Hospitable shores

Joey Cargol, a ship’s pilot, paddles his canoe past a tugboat on the lower Mississippi.

A group of Mississippi Nailbenders had finished a jambalaya dinner and were listening to an outdoor gospel concert at a Mississippi River retreat when a scruffy-looking man emerged from the riverbank.

His name was Joey Cargol, 41, of Gretna, La., and he was on his way down the mighty river in a wooden canoe.

“I saw this bald-headed bearded guy talking to (retreat owner) Charlie Cole,” said Jack Honea of Pike County, a member of the Nailbenders.

Cole invited Cargol to speak to the crowd about his journey. Then the Nailbenders fed him a sumptuous meal and put him up for the night in a cabin.

Cargol was so impressed by the group that he spent the next day helping them remodel cabins at the Como Plantation Retreat north of St. Francisville, La.

Cargol said the meeting was a God thing.

Upriver in Kentucky he had met a similar group, Carpenters for Christ, who put him up for the night.

On the evening he approached Como Plantation, he had been planning to camp across the river, but an approaching storm prevented that.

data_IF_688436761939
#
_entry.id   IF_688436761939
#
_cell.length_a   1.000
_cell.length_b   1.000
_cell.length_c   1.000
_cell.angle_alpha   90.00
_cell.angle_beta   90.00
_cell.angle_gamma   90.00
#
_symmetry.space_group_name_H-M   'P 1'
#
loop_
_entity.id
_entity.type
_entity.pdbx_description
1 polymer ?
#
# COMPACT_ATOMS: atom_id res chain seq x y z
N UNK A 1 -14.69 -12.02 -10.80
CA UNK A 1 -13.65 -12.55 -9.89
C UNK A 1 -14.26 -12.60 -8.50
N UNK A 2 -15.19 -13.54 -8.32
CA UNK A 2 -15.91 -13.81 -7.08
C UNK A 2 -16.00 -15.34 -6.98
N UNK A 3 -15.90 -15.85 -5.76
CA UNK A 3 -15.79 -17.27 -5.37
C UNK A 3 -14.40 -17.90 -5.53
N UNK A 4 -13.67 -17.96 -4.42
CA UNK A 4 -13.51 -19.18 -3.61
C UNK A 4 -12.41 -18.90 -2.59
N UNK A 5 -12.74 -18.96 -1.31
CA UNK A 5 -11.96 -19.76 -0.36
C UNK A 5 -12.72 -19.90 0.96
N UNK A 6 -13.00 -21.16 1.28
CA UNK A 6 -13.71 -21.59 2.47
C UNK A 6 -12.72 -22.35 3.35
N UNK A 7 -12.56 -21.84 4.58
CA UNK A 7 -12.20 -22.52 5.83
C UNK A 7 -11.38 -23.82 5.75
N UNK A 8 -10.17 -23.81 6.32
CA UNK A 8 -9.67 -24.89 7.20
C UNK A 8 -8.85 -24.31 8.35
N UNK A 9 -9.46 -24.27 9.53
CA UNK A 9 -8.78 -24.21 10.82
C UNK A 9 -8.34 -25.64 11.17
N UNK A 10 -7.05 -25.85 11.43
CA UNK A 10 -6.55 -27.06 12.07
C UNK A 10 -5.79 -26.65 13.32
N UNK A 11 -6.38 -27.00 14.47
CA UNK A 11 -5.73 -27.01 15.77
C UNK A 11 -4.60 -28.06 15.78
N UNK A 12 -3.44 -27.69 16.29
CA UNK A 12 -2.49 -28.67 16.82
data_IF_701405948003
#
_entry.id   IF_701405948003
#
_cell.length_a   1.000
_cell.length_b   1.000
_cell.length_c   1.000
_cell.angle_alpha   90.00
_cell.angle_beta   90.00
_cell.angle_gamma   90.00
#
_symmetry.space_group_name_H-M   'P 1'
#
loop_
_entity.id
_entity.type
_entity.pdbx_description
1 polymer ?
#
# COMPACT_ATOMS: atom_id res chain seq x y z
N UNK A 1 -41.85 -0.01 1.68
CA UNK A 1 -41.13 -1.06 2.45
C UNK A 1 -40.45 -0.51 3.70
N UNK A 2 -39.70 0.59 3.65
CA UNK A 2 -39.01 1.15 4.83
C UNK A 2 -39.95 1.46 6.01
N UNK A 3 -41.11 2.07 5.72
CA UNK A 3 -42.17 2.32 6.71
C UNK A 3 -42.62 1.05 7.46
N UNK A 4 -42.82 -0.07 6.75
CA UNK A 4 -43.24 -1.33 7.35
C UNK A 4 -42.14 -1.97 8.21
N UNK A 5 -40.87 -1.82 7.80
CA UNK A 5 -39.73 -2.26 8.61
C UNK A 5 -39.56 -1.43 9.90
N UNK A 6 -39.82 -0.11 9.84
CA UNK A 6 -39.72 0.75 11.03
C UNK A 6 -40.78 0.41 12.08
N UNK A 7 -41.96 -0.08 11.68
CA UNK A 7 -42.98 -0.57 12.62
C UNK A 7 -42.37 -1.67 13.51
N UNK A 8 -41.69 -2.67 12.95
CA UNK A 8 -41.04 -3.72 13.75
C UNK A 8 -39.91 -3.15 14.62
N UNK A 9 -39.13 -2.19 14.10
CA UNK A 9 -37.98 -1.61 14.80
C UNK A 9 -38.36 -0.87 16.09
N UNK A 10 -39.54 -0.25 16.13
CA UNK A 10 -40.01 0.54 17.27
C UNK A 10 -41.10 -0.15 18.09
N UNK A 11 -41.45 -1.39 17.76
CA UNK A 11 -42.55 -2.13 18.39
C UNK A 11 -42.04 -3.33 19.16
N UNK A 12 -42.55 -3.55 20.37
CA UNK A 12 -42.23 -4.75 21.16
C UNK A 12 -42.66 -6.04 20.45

“I was trying to get to a sandbar across the river but the wind kept pushing me down, pushing me down,” Cargol said in an interview Wednesday at the Enterprise-Journal.

He spotted a pavilion on the east bank and decided to camp there. The wind propelled him to shore, and when he climbed the bank he heard gospel music.

“I said, ‘I didn’t just stumble on the Nailbenders. The Lord brought me here.’ It was full circle,” said Cargol.

He plans to help the group out on future projects.

“All those guys were fantastic, the Nailbenders,” said Cargol said, who spoke Wednesday night at Gillsburg Baptist Church’s Blessing of the Hunt outdoor fish fry.

When he told the Nailbenders he had been saved at First Baptist Church in Belle Chasse, La., he found out that was one of the churches the Nailbenders had remodeled.

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Cargol is a pilot on ocean-going ships in the Mississippi River. He has traveled the world, lived overseas, run with the bulls in Pamplona, Spain, and climbed the pyramids, among many other adventures.